2     not talked to people across the country.
 3  12831                COMMISSIONER PENNEFATHER:  I
 4     understand that.
 5  12832                As we discussed earlier this morning,
 6     the process is one which we hope more and more will
 7     allow more participation in a constructive way and in a
 8     way that is on the public record.  I will come back to
 9     that in a moment regarding your comments on local
10     programming.
11  12833                I would like to go through some of
12     the things that you have said in your oral presentation
13     which have answered or triggered new questions
14     vis-à-vis your written submission.
15  12834                We will jump around a little bit.  So
16     let's go with this as best we can.
17  12835                First, the role of the CBC; and let's
18     talk about local programming as well.
19  12836                Mr. Baines said to us this morning
20     that television should be more about allowing Canadians
21     to be speakers rather than consumers.  What is your
22     reaction to that comment as regards the CBC?
23  12837                MS PETTY:  I happen to think that he
24     is right.
25  12838                COMMISSIONER PENNEFATHER:  How would


 1     that happen?
 2  12839                MS PETTY:  Actually, I think it is
 3     happening, particularly on "Newsworld".  I think
 4     "Newsworld" is a terrific vehicle for that kind of
 5     thing.
 6  12840                Do I think we can do a better job? 
 7     Yes.  But the job we are doing is this:  CBC
 8     "Newsworld" has a fair number of open line programs,
 9     first of all, from "Benmurghi Live" to "Ann Petrie's
10     Talk TV", to "Patrick Conlon on the Line".
11  12841                We are also very aggressively using
12     new medium; by that, I am talking about e-mail, for
13     example, Internet.
14  12842                I know on my program "Dayside", we do
15     something we call "Connections" every day, which has us
16     go out into the streets in different cities across the
17     country.  We plan all this ahead of time so that we can
18     make sure we get from end to the other, as well as into
19     the north, and ask what we hope are questions about
20     issues that people are talking about -- since you don't
21     always want to be dictating what you think people are
22     talking about.
23  12843                We also have a segment where we read
24     e-mail from viewers who write in, and also play back
25     voicemail.


 1  12844                Could we do more?  Clearly.  I enjoy
 2     open line programs, not as some sort of exercise in
 3     polling -- because they don't do that -- but as an
 4     exercise in communication.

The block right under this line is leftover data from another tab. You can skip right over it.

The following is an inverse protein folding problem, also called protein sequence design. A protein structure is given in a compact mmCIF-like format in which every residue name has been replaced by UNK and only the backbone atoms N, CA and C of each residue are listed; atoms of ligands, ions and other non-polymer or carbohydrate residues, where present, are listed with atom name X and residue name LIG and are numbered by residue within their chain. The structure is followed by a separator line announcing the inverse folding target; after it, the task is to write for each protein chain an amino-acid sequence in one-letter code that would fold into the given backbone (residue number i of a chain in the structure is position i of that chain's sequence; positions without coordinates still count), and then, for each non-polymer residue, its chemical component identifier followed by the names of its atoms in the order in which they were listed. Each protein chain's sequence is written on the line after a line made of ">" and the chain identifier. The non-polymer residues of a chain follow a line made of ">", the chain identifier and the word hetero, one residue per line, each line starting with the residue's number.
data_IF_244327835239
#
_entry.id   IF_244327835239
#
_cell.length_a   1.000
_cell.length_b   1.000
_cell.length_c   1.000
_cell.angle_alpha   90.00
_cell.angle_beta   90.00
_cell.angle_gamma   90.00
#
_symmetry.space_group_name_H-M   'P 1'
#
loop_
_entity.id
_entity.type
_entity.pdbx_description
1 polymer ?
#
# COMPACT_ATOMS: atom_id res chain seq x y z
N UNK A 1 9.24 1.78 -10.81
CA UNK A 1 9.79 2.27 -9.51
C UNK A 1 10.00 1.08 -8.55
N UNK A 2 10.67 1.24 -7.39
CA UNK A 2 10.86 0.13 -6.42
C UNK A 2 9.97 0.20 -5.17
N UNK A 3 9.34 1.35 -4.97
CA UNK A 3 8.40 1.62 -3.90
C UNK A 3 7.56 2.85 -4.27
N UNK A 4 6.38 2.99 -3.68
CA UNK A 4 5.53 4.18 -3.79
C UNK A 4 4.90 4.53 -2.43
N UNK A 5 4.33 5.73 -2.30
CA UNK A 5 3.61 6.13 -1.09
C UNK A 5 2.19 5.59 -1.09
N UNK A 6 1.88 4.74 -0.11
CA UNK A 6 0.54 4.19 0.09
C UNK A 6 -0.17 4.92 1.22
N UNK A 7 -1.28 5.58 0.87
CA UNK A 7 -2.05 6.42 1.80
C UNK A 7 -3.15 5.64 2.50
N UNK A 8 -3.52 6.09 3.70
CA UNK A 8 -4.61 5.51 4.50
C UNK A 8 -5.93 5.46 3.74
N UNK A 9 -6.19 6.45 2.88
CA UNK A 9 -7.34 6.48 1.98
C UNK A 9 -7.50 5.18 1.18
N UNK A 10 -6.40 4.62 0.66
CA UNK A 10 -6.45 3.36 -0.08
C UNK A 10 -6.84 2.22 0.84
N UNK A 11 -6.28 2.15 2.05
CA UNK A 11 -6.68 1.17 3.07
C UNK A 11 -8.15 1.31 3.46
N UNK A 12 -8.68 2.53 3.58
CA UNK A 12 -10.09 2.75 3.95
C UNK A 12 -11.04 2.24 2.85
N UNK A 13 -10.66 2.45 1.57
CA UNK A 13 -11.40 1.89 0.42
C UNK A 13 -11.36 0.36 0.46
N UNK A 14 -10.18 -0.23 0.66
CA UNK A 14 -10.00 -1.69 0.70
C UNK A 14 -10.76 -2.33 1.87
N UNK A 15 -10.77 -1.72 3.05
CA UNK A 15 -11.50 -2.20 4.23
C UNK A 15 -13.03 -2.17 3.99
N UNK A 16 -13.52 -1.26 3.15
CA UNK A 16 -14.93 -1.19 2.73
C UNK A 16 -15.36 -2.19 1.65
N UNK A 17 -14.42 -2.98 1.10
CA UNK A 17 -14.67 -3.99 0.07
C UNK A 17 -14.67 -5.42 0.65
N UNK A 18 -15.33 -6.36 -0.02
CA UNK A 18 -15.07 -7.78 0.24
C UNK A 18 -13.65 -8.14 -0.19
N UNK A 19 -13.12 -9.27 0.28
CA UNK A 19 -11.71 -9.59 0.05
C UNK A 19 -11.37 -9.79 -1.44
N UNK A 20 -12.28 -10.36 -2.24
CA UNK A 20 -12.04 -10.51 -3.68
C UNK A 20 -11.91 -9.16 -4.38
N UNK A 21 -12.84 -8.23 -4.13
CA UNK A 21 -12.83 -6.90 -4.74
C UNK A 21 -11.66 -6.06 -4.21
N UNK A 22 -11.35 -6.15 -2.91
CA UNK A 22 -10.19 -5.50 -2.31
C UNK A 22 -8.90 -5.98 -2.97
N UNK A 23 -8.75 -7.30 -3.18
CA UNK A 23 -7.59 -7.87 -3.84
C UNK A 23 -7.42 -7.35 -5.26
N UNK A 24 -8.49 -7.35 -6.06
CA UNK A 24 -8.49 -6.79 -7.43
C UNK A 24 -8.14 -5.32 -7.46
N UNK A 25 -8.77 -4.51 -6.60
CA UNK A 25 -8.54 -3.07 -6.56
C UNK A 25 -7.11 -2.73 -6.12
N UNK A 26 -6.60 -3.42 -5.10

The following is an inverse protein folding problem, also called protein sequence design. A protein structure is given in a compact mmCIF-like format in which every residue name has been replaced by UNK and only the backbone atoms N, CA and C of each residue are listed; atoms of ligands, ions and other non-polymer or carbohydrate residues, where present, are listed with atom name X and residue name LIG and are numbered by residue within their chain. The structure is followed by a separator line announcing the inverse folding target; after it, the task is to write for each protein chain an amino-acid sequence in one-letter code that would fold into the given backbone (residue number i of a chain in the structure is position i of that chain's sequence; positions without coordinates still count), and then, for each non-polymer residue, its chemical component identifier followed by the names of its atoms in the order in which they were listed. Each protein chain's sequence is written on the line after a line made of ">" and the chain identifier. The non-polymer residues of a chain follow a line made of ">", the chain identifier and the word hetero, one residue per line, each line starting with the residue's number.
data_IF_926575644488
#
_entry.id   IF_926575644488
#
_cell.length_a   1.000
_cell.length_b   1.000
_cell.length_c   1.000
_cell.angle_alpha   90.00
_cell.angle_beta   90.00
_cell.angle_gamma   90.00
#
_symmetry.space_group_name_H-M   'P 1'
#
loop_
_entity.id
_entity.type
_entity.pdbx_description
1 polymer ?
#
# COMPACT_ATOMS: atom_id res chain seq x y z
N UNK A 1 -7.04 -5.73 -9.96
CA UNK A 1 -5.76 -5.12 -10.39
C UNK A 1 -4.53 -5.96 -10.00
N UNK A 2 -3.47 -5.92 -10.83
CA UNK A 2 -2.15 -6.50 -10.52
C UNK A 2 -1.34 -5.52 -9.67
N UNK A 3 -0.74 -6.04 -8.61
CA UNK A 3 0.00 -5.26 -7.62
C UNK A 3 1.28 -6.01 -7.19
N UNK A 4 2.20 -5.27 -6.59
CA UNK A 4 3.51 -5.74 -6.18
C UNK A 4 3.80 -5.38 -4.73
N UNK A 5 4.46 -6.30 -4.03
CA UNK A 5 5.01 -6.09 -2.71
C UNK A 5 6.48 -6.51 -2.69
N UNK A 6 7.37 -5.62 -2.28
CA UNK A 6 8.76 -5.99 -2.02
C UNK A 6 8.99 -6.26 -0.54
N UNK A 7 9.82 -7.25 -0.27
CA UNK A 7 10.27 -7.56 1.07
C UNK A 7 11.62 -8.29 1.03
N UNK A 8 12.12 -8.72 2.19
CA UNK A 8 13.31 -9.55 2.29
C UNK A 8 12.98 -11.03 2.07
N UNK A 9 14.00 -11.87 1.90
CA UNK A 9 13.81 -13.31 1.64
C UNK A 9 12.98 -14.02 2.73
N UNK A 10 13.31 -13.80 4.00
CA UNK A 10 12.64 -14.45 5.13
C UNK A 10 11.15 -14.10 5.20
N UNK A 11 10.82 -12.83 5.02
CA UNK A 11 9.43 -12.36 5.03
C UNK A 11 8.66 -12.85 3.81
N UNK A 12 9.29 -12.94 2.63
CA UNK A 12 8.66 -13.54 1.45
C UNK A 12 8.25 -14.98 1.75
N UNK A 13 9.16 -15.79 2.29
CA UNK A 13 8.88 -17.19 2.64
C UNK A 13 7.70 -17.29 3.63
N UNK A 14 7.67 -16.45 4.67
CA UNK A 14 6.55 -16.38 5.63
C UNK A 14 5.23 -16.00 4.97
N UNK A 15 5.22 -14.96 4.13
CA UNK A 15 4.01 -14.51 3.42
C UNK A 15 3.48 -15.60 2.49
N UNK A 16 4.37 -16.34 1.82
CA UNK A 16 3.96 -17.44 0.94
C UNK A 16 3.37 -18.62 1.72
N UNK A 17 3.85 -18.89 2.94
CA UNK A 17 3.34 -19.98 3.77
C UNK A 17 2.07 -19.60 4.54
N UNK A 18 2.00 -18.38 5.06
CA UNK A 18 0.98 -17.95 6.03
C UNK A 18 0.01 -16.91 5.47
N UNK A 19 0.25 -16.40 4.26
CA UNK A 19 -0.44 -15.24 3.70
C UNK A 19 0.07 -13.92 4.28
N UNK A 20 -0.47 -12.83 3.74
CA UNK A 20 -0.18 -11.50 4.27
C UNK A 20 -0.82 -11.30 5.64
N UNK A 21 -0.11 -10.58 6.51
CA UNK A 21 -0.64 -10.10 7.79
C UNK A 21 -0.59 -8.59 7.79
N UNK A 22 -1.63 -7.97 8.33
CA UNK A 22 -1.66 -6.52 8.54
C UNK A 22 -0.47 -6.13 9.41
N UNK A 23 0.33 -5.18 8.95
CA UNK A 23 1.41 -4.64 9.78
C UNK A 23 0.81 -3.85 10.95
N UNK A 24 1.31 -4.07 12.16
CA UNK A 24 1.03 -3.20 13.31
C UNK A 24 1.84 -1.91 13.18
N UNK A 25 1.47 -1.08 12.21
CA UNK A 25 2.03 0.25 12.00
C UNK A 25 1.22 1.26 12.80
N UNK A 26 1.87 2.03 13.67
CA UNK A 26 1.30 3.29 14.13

5  12845                COMMISSIONER PENNEFATHER:  We are
 6     talking about open line or talk-TV, the kinds of shows
 7     that can edge toward voyeurism, the other day with a
 8     representative from Trinity Television in terms of
 9     realistic and meaningful participation by the community
10     in using television as a communication tool -- which is
11     a very different concept from a programming
12     perspective.
13  12846                In your community you have A Channel,
14     for example.
15  12847                MR. AMBER:  Right.
16  12848                COMMISSIONER PENNEFATHER:  We have
17     heard a lot of comments about programming and presence
18     in the community.
19  12849                Is that a role for CBC?  Is that what
20     local programming is for CBC -- more of that kind, or
21     is it still one that is talk shows but a concept that
22     is in effect imposed by the corporation in terms of
23     what local programming should be?
24  12850                MS PETTY:  I think all local
25     programming by stations, whether they be public or


 1     private, are to some extent imposed.  You have people
 2     running stations who have very strong opinions on what
 3     programs people want or need to see.  And I think that
 4     is a danger that all of us have to be very careful of.
 5  12851                I think the way to at least
 6     unmitigate that somewhat is to be in the community.  I
 7     think it is critical in local television.  You have to
 8     have some sense that they are there.  It is not enough,
 9     for example, that CBC in Calgary does a "Newscast",
10     because if people don't know it is there and if they
11     don't see you out in the community, they don't make
12     that connection that they are part of their community.
13  12852                It doesn't matter if you are doing
14     Calgary news.  You can turn on a national newscast and
15     see Calgary news if it is interesting enough to a
16     national audience.
17  12853                I am not sure if I am exactly
18     answering your question.
19  12854                COMMISSIONER PENNEFATHER:  It is a
20     long subject.  I hear you saying news.  So, for you,
21     local programming is news.
22  12855                MS PETTY:  That is all local
23     programming essentially is.  It is information
24     programming.
25  12856                They have morning shows, for example,


 1     local morning shows.  I can think of two of the